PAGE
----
|Abstract: ||The soybean variety of Djakal was stored in 4 conditions: room temperature (~ 22
°C) aerated with nitrogen (RN), room temperature aerated with air (RA), high
temperature (45 °C) aerated with nitrogen (HN) and high temperature aerated with
air (HA) with very low relative humidity (RH). Samples were stored for 20 months,
and were taken every 5 months. Soybean sealed in plastic bags and stored at 4 °C
was used as the control sample.
Stored soybeans were made into soy flour and soy products (soymilk, okara, tofu
and whey). The protein contents of the soy flour and soy products were determined
by Elemental vario MAX CNS analyser. The sulfhydryl and disulfide contents of
the extractable proteins of the soy flour were determined by spectrophotometry.
SE-HPLC was used to examine the molecular weight distributions of the soluble
soy proteins of the soy flour, soymilk and whey. The fatty acid and soluble sugar
compositions of the soy flour were examined by GC and RP-HPLC respectively.
The yields, protein contents and solid contents of the soymilk, okara, tofu and
whey were determined. The texture of tofu was examined using a texture analyser.
A novel application of the Rapid Visco Analyser (RVA) to examine the pasting
properties of soy flour was also explored in this study.
During storage, the low relative humidity condition caused substantial water loss
in soybean. The protein extractability decreased in high temperature stored
soybeans. The decrease of free sulfhydryl content and increase of disulfide content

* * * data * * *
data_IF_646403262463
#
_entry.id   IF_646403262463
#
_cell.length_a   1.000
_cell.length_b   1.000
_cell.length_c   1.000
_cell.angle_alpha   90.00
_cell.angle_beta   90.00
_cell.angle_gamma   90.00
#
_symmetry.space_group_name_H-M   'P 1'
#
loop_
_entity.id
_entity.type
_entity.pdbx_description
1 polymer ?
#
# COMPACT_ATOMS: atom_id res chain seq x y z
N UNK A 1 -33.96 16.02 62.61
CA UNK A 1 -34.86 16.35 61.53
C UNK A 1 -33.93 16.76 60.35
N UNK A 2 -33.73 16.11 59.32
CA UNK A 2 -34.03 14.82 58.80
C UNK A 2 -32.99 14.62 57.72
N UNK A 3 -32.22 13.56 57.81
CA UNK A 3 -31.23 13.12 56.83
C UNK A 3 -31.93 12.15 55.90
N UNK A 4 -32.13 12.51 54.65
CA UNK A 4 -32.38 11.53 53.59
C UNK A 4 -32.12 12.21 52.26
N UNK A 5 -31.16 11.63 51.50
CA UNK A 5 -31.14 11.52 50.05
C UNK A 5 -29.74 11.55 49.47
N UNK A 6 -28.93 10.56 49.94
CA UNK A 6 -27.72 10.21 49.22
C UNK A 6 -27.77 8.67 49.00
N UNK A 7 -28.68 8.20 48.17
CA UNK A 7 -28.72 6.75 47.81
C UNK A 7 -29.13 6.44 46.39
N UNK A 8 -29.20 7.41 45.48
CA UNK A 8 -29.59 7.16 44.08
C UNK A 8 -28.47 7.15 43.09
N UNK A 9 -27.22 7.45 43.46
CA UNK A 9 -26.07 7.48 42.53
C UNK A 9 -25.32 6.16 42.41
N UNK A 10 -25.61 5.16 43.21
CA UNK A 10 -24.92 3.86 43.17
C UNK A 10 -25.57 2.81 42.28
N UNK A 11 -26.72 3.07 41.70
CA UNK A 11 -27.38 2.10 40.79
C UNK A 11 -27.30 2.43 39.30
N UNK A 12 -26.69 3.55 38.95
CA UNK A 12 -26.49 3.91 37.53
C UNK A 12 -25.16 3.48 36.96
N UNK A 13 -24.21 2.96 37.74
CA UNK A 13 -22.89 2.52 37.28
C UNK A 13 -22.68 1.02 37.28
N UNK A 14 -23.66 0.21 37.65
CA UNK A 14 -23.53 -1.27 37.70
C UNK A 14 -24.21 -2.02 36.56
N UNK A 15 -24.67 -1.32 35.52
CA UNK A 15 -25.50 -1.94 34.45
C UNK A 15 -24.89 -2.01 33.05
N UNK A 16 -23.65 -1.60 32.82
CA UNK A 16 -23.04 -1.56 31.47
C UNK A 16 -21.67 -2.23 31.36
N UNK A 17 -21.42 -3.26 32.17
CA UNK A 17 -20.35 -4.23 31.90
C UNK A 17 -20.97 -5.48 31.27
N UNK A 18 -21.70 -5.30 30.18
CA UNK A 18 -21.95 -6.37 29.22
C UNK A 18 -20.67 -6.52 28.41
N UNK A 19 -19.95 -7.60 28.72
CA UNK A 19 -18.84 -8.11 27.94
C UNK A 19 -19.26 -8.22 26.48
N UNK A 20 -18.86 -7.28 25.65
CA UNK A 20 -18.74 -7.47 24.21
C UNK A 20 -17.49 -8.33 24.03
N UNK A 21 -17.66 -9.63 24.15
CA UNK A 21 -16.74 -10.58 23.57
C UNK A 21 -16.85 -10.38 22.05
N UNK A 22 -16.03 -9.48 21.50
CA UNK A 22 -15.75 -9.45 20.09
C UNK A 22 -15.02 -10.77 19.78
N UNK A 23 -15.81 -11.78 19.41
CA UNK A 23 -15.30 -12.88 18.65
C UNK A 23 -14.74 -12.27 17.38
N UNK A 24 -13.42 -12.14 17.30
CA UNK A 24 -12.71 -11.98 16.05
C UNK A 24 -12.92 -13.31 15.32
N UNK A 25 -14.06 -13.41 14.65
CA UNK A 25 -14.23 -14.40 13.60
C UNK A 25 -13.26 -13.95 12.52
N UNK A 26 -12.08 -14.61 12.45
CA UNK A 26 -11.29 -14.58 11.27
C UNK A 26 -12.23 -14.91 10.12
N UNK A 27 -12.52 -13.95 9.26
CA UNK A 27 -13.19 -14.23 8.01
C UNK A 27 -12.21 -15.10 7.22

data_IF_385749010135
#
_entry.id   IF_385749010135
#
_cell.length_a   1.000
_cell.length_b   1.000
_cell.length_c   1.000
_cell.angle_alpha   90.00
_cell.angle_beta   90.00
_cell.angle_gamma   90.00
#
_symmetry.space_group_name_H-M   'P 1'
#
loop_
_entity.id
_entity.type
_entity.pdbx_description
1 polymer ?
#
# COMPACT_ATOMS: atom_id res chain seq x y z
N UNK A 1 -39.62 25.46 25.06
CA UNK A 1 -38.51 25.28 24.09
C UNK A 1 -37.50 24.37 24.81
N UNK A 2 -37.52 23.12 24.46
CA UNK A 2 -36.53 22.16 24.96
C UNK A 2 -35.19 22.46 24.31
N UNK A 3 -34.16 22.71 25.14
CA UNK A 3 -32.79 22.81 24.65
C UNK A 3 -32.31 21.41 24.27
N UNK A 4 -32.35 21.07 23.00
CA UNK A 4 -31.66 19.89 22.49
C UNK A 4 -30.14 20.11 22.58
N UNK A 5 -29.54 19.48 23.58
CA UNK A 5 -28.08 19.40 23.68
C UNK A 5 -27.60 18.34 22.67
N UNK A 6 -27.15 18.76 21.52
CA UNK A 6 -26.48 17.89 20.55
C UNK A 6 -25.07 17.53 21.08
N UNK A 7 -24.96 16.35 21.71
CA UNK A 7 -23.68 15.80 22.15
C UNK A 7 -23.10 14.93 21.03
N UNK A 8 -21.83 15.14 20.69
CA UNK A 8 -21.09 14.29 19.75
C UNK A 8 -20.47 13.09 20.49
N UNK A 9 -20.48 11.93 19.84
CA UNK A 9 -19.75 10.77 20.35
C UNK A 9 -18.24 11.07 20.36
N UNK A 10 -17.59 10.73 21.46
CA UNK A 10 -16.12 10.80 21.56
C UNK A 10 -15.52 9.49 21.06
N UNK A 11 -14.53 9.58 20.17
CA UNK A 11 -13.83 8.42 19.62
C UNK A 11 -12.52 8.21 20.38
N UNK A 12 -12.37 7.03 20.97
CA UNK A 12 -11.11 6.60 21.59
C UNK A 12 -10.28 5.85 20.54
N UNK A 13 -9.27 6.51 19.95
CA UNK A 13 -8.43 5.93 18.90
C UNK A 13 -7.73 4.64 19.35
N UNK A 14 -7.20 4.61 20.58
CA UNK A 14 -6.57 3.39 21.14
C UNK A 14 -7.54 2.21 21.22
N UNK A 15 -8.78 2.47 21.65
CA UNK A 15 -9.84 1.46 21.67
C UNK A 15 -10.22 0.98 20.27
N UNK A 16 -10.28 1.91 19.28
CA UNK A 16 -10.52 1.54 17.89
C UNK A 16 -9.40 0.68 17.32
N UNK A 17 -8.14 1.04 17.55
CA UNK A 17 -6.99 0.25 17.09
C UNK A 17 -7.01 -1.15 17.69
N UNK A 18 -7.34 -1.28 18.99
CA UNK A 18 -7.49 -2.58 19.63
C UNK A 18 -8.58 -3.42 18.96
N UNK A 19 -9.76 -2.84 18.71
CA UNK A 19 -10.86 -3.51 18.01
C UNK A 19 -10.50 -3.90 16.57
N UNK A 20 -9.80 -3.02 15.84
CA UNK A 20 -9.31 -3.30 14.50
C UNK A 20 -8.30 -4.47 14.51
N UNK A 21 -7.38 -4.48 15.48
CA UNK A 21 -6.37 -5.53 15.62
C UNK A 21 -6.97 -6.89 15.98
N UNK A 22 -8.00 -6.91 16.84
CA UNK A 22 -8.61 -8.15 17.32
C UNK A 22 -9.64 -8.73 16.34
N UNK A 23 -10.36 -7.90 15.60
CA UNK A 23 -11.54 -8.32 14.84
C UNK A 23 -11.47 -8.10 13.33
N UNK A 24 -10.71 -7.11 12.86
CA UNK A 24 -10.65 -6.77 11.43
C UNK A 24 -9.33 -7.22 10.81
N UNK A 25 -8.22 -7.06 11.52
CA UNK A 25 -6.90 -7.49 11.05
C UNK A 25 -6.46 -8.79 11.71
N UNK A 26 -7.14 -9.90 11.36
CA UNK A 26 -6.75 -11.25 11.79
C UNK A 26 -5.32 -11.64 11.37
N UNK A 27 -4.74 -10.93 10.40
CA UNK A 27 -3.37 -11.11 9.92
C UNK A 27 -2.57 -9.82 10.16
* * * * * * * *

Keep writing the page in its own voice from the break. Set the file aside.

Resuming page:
indicated a transformation from sulfhydryls to disulfide bonds during storage. A
decrease on the total sulfhydryl contents (include sulfhydryls and disulfide bonds)
indicated the possibility of other reactions of sulfhydryls and disulfide bonds other
than the interaction between the two. A decrease of low molecular weight proteins
and an increase of aggregated proteins were found in the SE-HPLC profiles of
stored soybeans. Decreases in the contents of unsaturated fatty acids, oleic, linoleic
and linolenic acids, were observed. The contents of the main sugars in soybean,
fructose, sucrose, raffinose and stachyose, decreased during storage.
Storage caused a decrease in the yield, solid content, protein content and protein
recovery of soymilk, accompanied by an increased yield and protein recovery of
okara. The tofu made from stored soybeans had a lower yield, protein recovery and
water content. The hardness of tofu made from the high temperature stored
soybeans increased in the first 15 months, followed by a substantial decrease in the
last 5 months, indicating the variation on the protein gelling property of high
temperature stored samples. Other texture indices of tofu curd (springiness,
resilience, cohesiveness and chewiness) underwent significant (P < 0.05) variations
during soybean storage in all conditions.
A smooth and repeatable RVA profile of soy flour was obtained in this study. The
addition of sugars and salts (CaSO4 and MgCl2) caused a decrease in RVA
viscosities, while the defatting process of soy flour increased the RVA viscosities.
Storage of soybeans also led to significant (P < 0.05) changes to their RVA
parameters, however, the mechanism was not clear. Strong correlations were
observed between RVA parameters and tofu texture, protein content, protein
extractability and total sugar content, implying the possibility of RVA application
in assessing the freshness of stored soybeans, and predicting the quality of tofu.
Compared to the surrounding atmosphere, high temperature played a more
important role in accelerating the variation of protein, sugar, and the properties of
soymilk and tofu. However, nitrogen exhibited great ability on improving yield
and quality of soymilk and tofu after soybean storage in high temperature for more
than 10 months. In addition, nitrogen could partially prevent oil deterioration
during soybean storage, and was thus an effective way to protect soybean used for